Language: we lived in Glasgow in Early Married Life – all four children were born there, in fact. In those days, workmen used to set forth in the morning with cans containing tea leaves and sugar. At lunch time they would knock on somebody’s door and ask for hot water. (We spent the academic year 1960-61 at Smith College in Massachusetts, and were interested to learn that workmen brought along their own electric percolators.) This happened once when my mother was staying with us, and I happened to be out. She told me about it afterwards. She had had to send the man away because she couldn’t understand what he wanted. I explained. She said, I thought maybe that was it.


Brexit is getting exciting, in these final few days. Helen is anti-EU, after all her years in Greece.


And Covid is fairly exciting, too. I have no idea when I might expect to get vaccinated. The website of my GP’s practice is no help.

Saturday, December 12, 2020


Little to report. Helen came, and we got to the corner shop – not quite as far as a circuit of the garden, by my guess, but nearly, and perhaps enough to save me from seizing up. I moved on down the second sleeve of the Evendoon --- twirling it around is indeed a nuisance by now. I had to stop to wind a skein.


I had a good Italian lesson, talking about Christmas. My tutor lived in Edinburgh for three years and knows all about darkness and damp, but she always went home for Christmas and knows nothing about Christmas pudding. I am going to skip it this year, as I’ve said, but I regard it as the heart of the whole procedure, flaming brandy and all. Maybe I can find recipes and a picture for her.




Joni, I was awfully glad to hear that Franklin’s closure class is still in the repertoire. If only Craftsy (or Interweave) would take it up! And of course your’re right, Mary Lou – if I want to knit something with a zip in it, I could pay someone to put it in. There’s a wonderful Edinburgh charity (on North Castle Street? – beyond my current range, anyway) where people sell their handiwork. The charity consists in the fact that the premises, in the city centre, and the staff are provided. All the proceeds go to the people who make the things. When I knit a Christening dress (Amedro’s pattern) for a grandchild once, I went there to get someone to make a slip to go under it, and I’m sure they could provide a zipper-setter.


Jean(fromcornwall), thank you for your praise of my tape-measure-location. I wish I could think of how to do the same for my  needle gauge. I know where it is at the moment, as it happens, but that’s the tool which most often escapes me. I’ve got several; I can usually find one of them. But there’s one I particularly like, and it’s particularly elusive.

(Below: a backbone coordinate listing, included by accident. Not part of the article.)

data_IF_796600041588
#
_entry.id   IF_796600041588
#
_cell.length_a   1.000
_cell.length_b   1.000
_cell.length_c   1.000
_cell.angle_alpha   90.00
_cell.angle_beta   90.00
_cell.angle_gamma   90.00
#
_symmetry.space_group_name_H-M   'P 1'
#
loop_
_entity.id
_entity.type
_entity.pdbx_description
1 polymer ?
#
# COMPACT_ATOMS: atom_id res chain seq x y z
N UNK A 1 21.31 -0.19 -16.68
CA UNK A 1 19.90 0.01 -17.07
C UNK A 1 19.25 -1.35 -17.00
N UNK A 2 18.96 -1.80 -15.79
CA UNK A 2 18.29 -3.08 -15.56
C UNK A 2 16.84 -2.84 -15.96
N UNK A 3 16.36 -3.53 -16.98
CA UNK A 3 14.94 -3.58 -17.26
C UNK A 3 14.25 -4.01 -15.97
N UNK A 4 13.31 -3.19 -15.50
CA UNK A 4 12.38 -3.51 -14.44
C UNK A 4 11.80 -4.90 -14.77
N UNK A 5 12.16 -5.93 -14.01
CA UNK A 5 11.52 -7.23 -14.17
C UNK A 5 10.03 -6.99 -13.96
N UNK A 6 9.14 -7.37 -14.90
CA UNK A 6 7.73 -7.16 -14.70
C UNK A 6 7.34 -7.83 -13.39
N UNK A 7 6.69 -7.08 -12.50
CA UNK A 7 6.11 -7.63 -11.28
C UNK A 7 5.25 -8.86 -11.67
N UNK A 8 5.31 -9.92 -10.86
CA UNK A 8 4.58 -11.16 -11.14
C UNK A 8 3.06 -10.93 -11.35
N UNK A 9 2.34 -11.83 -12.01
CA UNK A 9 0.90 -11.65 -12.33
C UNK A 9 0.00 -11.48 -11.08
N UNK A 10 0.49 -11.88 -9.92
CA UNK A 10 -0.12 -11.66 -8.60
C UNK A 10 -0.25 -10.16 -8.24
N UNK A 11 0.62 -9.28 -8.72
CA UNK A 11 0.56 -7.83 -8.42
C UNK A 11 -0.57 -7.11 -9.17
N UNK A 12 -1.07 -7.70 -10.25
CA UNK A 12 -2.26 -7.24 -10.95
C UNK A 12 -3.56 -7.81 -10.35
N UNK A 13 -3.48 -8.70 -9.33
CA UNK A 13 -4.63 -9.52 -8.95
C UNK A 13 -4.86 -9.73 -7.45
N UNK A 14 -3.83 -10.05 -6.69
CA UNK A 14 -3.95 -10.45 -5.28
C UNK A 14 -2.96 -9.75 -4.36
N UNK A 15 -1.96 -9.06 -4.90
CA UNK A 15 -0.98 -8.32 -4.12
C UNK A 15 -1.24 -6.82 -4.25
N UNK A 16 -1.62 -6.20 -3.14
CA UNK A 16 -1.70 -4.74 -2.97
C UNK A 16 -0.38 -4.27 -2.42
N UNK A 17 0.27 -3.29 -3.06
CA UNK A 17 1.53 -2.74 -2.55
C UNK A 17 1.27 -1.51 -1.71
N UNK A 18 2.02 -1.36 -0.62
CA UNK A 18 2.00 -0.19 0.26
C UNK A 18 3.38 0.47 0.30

Mary Lou, thank you for the link to the Hopkins broadcast. It took me straight there. I doubt if I could make it work on the iPad, so I’ll have to bring the knitting in here.


Thank you, all, for the comments about Swedish and Norwegian. It sounds as if the languages are no more different than English and modern Scots (which can be pretty incomprehensible but is never, or rarely, given credit for being more than a dialect). The more I work on Italian, the more Spanish sounds almost within grasp. It’s a fascinating area of study and thought.

Friday, December 11, 2020


Another day of great weakness, but Helen got me around the garden. She says the latest sourdough loaf tastes good.


And Uradale Farm on Shetland says that my hap-yarn order is on the way. So it behoves me to get as much Evendoon done as possible before it turns up. I made some progress down the second sleeve today.


Kate Davies has sent us club-members a pattern for a cosy hoodie. It’s fastened, however, with a zipper, which rules it out for me. That’s a skill I’ve never mastered, and by now I’ve stopped trying. Didn’t Franklin once offer a class on fastenings? If so, it’s slid out of his repertoire.




I’ve mentioned that I sometimes re-read this blog, of an evening. Yesterday I discovered to my surprise, in December, 2018, this reference to an article about “Christmas past” on Shetland in which they celebrate not Christmas but the solstice itself, starting a week beforehand (that would be next Thursday); the celebration lasts a month. There are lots of trolls about, this time of year, but the article has tips for warding them off.


I keep meaning to mention that Arne and Carlos told us recently that, at home by themselves, Carlos speaks Swedish and Arne speaks Norwegian. That scarcely sounds as if they are two separate languages at all.


I’m sorry I missed Melvin Bragg on Hopkins, Mary Lou. Maybe I can dig it out of the BBC web pages. (I heard him last night, as I was falling asleep. His voice sounded funny, as if his teeth didn’t fit, but I can’t remember what they were talking about.) Hopkins was revered by students of literature when I was at Oberlin, so I knew his name, at least. But I didn’t know he was a Roman Catholic, let alone a Jesuit priest, until I got to Glasgow. His was a desperately sad – and heroic – life.


Peggy, yes, that’s a tape measure on the rail of the Aga. I don’t know quite how that happened. That’s where the tape measure belongs, and I always know where it is. If only things were so arranged for everything else in the house!